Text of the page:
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Re: "Stay the Course" / "Invest for the long term"

Post by tennisplyr » Thu Feb 27, 2020 8:15 am

At 30 time is your ally...relax
Those who move forward with a happy spirit will find that things always work out.

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Re: "Stay the Course" / "Invest for the long term"

Post by whereskyle » Thu Feb 27, 2020 8:41 am

watchnerd wrote:
Wed Feb 26, 2020 5:14 pm
whereskyle wrote:
Wed Feb 26, 2020 11:21 am
30 as well. The past few days were the first major market drops of my investing career. This is probably not the ideal way to react, but I felt compelled to do something. So I found a few bucks lying around and bought the dip. It isn't market timing if we buy when the market dips but never sell, right?
Here's what I don't like about that:

Financially, it's fine.

Behaviorally, it's risky.

Because of how our brain chemistry reward system works:

a) If you buy on a dip and the market goes up, you'll think you're a genius and know how to time the market and will try to do more of it.
b) If you buy on a dip and the market goes down, you'll feel punished and become more averse to risk taking the more it happens.

It's better to just take the active human decision out of it entirely by never buying in a way that involves an active decision on your part.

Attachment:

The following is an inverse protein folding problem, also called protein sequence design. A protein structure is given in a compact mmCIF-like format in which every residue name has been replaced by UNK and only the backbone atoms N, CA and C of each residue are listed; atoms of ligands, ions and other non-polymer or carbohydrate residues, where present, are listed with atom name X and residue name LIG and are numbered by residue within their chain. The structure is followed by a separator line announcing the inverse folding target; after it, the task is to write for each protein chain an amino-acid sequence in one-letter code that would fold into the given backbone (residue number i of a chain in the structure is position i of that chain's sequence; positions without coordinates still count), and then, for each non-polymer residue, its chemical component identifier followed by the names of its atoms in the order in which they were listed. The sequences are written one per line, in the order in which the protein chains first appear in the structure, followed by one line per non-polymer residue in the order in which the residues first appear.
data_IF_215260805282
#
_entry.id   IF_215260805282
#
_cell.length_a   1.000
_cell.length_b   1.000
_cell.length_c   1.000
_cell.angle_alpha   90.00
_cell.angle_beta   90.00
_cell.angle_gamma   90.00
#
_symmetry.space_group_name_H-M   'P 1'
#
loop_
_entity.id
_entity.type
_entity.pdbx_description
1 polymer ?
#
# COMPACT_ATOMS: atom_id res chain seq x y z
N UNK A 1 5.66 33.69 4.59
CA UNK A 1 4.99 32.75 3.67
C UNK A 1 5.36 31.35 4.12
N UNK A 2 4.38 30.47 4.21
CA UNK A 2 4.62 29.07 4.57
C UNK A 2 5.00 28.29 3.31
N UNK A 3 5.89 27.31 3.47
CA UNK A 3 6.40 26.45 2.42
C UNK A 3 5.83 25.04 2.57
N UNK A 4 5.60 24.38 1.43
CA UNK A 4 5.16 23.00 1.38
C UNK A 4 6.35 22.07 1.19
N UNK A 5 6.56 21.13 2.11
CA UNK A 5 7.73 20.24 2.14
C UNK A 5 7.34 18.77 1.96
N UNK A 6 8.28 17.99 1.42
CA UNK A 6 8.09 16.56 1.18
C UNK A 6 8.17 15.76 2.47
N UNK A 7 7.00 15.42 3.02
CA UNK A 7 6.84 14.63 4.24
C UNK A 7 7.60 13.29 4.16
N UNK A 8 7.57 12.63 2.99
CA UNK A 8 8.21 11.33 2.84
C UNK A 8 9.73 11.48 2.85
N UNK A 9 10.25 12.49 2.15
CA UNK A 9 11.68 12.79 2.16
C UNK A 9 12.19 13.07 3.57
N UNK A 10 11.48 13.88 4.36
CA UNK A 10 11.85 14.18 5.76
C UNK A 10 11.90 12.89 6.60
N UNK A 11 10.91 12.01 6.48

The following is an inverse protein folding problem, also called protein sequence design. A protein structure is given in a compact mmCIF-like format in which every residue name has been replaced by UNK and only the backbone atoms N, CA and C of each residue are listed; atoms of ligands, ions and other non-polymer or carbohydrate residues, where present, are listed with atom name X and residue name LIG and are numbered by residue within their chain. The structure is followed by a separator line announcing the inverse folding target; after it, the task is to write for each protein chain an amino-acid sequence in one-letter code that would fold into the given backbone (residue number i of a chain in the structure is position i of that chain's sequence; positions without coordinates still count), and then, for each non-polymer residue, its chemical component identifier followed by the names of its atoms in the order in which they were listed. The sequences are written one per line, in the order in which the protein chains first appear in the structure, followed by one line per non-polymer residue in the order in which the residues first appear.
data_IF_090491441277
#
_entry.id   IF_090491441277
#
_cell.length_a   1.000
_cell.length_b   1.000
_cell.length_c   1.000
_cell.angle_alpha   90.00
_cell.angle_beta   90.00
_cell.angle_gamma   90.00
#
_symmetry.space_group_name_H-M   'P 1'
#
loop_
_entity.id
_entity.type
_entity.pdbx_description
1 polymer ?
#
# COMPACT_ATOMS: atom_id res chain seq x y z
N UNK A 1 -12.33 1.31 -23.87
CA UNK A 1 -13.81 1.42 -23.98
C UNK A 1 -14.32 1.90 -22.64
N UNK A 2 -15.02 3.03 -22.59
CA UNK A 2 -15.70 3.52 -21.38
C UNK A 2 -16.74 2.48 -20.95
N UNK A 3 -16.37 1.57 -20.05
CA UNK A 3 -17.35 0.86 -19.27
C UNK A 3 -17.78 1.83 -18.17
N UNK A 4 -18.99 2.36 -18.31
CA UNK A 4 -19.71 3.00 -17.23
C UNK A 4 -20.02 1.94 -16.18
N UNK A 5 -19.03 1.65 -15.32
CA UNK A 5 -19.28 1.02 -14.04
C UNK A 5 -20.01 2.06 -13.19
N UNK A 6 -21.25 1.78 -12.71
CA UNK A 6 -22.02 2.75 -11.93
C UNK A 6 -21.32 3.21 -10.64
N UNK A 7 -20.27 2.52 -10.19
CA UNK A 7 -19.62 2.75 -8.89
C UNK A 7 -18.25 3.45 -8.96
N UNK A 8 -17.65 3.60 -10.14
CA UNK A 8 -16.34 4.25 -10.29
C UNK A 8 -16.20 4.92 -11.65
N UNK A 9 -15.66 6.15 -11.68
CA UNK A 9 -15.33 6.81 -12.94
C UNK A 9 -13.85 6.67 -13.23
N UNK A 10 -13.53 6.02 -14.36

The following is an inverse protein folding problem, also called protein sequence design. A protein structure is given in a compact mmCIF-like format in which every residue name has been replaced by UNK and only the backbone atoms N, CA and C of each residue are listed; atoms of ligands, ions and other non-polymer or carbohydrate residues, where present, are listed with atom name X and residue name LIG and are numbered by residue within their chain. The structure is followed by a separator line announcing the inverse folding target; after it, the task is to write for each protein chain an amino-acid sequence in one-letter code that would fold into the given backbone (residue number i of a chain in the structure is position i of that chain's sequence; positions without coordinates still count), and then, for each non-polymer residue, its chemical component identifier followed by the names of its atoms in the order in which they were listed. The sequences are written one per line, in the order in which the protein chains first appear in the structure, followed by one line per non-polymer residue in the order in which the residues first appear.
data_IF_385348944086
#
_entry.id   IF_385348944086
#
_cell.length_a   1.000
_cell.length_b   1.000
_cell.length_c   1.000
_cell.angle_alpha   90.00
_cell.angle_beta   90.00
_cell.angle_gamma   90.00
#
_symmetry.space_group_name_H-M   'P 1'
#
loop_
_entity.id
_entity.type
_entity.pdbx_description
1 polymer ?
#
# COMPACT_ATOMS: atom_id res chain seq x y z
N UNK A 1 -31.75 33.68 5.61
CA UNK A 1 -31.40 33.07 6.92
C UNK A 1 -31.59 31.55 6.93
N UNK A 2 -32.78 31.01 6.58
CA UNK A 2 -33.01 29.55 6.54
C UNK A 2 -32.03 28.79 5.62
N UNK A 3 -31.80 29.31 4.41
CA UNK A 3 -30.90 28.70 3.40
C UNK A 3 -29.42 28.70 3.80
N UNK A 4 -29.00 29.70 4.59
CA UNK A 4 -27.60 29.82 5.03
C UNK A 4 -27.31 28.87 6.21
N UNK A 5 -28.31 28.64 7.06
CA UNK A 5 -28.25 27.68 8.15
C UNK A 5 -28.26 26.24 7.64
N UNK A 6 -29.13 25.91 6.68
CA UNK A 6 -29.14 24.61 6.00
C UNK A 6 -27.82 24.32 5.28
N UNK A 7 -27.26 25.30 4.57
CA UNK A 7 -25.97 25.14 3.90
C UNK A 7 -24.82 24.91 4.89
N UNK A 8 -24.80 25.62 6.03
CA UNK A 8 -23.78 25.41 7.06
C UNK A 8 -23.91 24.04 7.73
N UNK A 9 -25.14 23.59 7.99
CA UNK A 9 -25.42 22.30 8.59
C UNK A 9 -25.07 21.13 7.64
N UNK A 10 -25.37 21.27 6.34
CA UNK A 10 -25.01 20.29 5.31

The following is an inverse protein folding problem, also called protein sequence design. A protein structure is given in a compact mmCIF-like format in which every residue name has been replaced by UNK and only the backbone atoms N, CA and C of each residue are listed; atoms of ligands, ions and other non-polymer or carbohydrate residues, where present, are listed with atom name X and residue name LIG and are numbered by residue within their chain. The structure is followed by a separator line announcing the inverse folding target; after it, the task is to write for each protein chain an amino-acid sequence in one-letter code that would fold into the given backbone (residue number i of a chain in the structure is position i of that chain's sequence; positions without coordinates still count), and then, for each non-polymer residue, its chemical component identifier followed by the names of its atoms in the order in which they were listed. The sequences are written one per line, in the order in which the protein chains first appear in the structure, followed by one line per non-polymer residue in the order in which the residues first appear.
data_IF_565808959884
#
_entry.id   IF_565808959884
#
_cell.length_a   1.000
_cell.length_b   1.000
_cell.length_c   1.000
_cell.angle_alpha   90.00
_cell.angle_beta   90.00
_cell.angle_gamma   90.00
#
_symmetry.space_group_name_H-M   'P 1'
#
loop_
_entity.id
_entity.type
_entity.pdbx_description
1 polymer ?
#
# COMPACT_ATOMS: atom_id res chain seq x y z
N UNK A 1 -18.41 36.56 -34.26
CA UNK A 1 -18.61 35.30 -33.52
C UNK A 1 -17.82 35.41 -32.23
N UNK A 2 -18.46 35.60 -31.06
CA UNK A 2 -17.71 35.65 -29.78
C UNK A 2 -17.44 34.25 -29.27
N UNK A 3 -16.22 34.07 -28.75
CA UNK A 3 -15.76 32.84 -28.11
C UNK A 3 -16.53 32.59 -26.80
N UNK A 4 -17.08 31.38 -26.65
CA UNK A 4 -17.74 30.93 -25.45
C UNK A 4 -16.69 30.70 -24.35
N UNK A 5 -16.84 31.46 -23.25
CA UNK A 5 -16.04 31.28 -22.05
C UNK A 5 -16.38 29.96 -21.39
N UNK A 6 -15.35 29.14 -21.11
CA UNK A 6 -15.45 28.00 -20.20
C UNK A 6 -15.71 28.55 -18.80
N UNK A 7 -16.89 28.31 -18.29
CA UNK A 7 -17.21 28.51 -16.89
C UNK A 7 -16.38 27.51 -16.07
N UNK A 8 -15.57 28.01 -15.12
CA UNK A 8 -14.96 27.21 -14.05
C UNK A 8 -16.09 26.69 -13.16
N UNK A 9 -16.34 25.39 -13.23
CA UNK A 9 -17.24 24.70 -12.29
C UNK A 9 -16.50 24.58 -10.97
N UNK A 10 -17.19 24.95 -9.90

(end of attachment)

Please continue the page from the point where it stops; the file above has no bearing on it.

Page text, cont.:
Automated investing avoids the wetware bugs in our system.
I agree. Thanks for weighing in. Chalk it up to my first big drop.
"I am better off than he is – for he knows nothing and thinks that he knows. I neither know nor think that I know." - Socrates. "Nobody knows nothing." - Jack Bogle

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JoMoney
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Re: "Stay the Course" / "Invest for the long term"

Post by JoMoney » Thu Feb 27, 2020 8:47 am

Sigz wrote:
Wed Feb 26, 2020 10:31 am
...
But how do you mentally stay strong? I'm not on the verge of selling anything... but how do you tell yourself, my account will be a lot healthier when that's 20, 30 years down the line? How do you as a young and new investor tell yourself - this is fine. ...
Not exactly sure, perhaps just wired differently, read too much pro-stock stuff maybe... but I've never really had an urge to sell, even in the depths of the 2008-2009 crisis.
I do know, that in the late 1990's early 2000's I was stricken with a bit of a frequent trader bug, trying to game the daily movements. So much so that I eventually got locked out of "trading" in my 401k and had to wait 30 days before I could purchase any of the equity funds in it. I eventually got over that, settled into "buy and hold" of a dividend income fund, and later into broad-market indexing.

I do like to look at long-term charts that show the persistent upward direction of the stock market over time.
I also like to look at quarterly earnings data and book value data which is much more stable. Sometimes those drop in value too, but most of the time they head up, and when prices are going down they make it look "on sale".